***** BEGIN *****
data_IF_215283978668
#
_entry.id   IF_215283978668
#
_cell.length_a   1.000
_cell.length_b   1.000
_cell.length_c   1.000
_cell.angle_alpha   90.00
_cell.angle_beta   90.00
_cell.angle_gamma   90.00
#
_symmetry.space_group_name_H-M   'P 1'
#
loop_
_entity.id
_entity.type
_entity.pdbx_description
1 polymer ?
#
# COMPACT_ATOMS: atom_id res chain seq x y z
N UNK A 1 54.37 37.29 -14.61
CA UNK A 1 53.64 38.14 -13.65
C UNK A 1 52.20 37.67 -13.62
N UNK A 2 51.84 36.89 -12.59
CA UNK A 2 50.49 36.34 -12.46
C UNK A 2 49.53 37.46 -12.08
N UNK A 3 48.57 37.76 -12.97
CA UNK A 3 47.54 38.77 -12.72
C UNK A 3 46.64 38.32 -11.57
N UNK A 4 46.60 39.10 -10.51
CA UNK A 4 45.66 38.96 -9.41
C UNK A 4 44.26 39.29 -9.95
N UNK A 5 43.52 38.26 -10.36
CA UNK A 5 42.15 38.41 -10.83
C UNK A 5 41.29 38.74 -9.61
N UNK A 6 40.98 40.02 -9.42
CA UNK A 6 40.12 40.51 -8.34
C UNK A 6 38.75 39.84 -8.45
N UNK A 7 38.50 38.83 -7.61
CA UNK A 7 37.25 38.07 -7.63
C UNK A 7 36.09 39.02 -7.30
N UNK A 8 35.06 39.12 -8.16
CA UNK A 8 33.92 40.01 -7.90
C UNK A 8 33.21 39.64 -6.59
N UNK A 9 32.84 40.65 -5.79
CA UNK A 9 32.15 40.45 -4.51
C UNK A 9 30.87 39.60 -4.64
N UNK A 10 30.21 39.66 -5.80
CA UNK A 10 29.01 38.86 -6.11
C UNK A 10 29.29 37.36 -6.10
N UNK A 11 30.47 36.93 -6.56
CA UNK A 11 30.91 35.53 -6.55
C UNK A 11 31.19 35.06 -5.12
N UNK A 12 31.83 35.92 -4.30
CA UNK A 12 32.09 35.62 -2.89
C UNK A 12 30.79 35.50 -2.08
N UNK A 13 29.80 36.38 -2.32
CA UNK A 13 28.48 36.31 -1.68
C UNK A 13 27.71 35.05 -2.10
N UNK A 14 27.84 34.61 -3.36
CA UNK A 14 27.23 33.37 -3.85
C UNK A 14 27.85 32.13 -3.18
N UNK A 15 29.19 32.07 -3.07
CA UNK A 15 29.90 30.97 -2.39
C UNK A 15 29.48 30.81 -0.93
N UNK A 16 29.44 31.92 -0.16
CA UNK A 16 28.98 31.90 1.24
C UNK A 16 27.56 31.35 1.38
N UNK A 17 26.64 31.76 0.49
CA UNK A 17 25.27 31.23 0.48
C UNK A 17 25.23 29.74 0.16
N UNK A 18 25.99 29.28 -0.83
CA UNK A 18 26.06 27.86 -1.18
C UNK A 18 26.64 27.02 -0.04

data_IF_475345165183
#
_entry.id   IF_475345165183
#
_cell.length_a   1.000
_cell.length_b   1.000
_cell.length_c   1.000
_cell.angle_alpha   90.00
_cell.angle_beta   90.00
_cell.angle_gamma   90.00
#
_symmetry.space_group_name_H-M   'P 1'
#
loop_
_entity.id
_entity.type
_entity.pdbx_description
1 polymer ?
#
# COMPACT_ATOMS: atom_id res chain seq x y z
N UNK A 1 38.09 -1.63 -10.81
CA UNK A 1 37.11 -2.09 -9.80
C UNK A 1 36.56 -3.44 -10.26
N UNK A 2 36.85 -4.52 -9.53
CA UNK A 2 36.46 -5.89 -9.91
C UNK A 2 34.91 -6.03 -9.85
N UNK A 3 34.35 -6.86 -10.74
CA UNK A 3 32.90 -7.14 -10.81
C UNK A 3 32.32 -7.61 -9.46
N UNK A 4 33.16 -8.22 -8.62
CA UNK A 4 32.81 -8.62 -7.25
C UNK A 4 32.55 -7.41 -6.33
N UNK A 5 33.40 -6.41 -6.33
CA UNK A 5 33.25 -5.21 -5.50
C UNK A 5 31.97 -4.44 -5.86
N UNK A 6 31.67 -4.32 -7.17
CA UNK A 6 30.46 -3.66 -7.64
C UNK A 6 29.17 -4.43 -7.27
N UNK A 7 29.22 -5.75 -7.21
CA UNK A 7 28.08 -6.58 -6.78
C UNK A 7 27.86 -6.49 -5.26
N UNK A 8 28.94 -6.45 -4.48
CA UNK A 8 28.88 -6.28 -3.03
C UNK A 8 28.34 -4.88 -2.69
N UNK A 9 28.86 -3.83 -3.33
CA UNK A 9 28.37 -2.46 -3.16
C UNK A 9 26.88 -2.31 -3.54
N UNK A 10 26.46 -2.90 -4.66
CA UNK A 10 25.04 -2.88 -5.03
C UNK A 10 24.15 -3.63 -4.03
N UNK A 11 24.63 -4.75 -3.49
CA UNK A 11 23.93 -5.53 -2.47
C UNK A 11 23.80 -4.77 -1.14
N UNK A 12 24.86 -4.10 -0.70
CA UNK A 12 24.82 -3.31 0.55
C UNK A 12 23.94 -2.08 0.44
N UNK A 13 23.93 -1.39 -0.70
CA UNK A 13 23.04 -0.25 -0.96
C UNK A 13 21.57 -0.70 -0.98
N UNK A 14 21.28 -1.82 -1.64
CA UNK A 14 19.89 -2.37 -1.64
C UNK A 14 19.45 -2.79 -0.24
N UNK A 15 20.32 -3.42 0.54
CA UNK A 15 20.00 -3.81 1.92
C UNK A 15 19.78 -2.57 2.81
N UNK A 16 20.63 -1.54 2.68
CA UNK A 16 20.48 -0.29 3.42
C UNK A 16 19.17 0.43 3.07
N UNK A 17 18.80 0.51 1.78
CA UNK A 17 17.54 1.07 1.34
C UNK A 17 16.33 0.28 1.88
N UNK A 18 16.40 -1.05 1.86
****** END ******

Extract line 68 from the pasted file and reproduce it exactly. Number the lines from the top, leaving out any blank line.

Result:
C UNK A 16 27.56 31.35 1.38